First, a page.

My first interesting thought - interesting me at any rate - is that Hobbes is wrong. We are extremely lucky to live in civilization during the period that it works. It took about ten thousand years for civilization to actually work. Humans, generally, were much better off in a pre-civilized state. The average paleolithic human lived to be in their fifties. The average ancient Hellene? About eighteen. This would creep up as time went on, but even when Hobbes was writing those paleolithic humans were better off in terms of diet, longevity, freedom from disease and general quality of life. Interestingly enough, they were also much freer. It takes a pretty organized society to seriously oppress people. Hobbes was just factually wrong, which I find interesting. I've long disliked Hobbes, and it's nice to realize that he's factually wrong.

My second interesting thought is about the nature of intelligence. If humans were just a trifle bit less intelligent than we are, just a little less clever with things, our civilization would never have gotten to the point where the median lifespan was greater than those paleolithic hunter gatherers.

To me, this begs the question if we are seed AI - an intelligence smart enough to make itself smarter indefinitely. For reasons of ego, if nothing else, I'm inclined to think that the answer is "yes", that we are smart enough to get better and better. Saner, smarter, more prosperous, etc. But it wasn't until today, right now, that I realized how close we were to never getting to that point. If we had just been a trifle less intelligent, we could be stuck in a perpetual dark age.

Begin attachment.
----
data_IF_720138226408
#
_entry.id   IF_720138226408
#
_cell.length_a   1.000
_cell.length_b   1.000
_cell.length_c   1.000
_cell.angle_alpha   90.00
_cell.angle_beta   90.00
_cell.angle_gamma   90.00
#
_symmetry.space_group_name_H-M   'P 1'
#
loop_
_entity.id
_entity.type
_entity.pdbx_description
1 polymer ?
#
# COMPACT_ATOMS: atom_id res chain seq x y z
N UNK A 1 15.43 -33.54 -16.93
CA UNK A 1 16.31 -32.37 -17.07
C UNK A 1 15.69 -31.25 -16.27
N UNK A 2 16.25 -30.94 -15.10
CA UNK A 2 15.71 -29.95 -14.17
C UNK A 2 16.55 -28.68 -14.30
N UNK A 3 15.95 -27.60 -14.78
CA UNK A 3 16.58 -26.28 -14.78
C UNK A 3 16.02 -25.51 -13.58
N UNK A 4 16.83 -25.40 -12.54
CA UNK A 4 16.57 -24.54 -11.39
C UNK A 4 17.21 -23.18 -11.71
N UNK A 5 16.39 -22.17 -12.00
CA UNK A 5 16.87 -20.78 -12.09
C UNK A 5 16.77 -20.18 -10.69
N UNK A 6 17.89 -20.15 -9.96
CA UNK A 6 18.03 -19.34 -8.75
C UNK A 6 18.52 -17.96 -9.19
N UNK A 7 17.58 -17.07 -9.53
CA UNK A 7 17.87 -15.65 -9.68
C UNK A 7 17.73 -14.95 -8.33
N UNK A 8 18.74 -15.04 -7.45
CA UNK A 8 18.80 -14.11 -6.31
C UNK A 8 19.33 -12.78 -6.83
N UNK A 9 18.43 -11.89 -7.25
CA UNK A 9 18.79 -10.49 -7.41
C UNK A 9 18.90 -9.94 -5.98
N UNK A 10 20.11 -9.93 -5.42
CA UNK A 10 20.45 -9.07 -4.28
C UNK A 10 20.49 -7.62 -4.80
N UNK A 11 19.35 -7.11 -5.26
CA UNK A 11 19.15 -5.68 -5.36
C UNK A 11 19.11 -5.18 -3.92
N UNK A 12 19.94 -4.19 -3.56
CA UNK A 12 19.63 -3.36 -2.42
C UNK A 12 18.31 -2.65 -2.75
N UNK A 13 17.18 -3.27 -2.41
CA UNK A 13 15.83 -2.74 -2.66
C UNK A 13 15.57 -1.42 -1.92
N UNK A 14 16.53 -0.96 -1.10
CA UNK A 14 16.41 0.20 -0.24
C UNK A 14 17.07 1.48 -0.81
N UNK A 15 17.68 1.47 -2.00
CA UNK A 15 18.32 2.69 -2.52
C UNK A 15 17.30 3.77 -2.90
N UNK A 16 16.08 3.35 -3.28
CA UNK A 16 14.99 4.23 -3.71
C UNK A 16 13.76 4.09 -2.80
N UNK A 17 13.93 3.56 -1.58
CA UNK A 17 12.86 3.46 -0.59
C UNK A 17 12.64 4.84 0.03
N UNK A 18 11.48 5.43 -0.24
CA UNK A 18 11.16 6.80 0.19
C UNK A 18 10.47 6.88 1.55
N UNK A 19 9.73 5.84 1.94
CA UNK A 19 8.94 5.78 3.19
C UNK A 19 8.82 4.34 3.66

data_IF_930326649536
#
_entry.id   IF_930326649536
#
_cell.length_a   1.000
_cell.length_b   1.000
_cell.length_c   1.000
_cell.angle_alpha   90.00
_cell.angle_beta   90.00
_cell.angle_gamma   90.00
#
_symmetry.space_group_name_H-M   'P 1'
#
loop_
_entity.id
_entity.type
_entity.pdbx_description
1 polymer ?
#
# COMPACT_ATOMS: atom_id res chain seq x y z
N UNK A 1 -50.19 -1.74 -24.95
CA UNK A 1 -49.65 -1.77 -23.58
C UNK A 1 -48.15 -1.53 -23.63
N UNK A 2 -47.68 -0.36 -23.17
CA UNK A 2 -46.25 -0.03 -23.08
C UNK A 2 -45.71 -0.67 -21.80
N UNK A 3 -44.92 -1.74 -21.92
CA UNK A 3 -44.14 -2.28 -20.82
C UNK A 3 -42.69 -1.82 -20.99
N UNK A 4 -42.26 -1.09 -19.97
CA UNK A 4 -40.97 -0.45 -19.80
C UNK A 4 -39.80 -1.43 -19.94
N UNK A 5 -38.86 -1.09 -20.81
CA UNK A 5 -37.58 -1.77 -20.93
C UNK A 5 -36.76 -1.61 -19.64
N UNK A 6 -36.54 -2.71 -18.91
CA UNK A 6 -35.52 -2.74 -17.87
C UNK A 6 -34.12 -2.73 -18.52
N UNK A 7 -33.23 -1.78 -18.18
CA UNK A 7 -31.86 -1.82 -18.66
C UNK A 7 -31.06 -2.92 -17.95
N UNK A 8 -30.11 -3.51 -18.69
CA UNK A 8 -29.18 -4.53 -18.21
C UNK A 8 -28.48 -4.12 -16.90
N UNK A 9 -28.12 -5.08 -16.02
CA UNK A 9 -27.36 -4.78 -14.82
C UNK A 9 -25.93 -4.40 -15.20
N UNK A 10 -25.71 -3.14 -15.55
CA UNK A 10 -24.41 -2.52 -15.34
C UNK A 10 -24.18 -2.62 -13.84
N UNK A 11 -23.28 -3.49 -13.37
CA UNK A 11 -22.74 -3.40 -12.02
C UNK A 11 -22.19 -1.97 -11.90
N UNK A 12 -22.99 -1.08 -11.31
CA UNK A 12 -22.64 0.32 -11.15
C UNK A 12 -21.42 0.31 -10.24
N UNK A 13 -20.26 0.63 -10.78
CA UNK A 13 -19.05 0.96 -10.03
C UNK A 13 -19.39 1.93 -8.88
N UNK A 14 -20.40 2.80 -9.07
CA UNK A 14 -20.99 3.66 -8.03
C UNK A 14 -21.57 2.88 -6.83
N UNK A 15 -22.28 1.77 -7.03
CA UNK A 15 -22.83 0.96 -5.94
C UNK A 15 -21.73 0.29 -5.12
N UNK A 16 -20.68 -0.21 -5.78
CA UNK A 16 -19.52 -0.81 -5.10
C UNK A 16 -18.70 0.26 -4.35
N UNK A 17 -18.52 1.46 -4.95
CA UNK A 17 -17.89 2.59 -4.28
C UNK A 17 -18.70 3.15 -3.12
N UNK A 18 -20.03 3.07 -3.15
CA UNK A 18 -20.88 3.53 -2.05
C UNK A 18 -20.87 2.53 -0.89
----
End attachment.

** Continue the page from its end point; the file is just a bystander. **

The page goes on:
Which might not be much of an original thought, or even very original, but it's the one I had.

Tuesday, January 1, 2008

Pope still a stupid creep . . . his New Year's mass!

In his New Year's Mass, Pope Rat apparently said that a traditional family is the foundation of peace. It's all part of the focus his Papacy has "traditional family values". You know, no premarital sex, no divorces, definitely no gay marriages, one biological man and one biological woman in neat nuclear family arrangements. I, myself, have something of contempt for traditional family values, because I've known, both personally, through research and anecdotally, that too many families are actually pretty horrible. As in literally abusive. I think it's only sensible that people leave abusive relationships, or unhappy and unhealthy ones, and I certainly don't think that love could or should be limited to one biological man and one biological woman. Plus, y'know, traditional family values haven't been terribly effective, thus far, in stopping war. In times past, the amount of warfare in the world was even worse than today, even though that's difficult to imagine. But for much of human history, every summer and fall, most of the civilized world was wracked by armed conflict. So, even through simple observation, it's pretty easy to see that traditional families and war can pretty easily co-exist. Unsurprisingly, I think the Pope is wrong, spewing out a religious message without any real evidence to back it up . . . but evidence isn't precisely religion's strong suite.

But what I found more interesting is the last bit of this BBC article. The Beeb says, "His New Year prayer included a plea for renewed global efforts to dismantle nuclear weapons and curb the arms trade." Which sort of highlights the insanity and stupidity of this whole "family is the basis of peace". He spends most of the service talking about the importance of family values but then, at the end, slips in some bit about how we should get rid of nuclear weapons and firearms.

The message is clear. Fags are more dangerous to peace than nuclear weapons. So, fuck you, Pope Rat.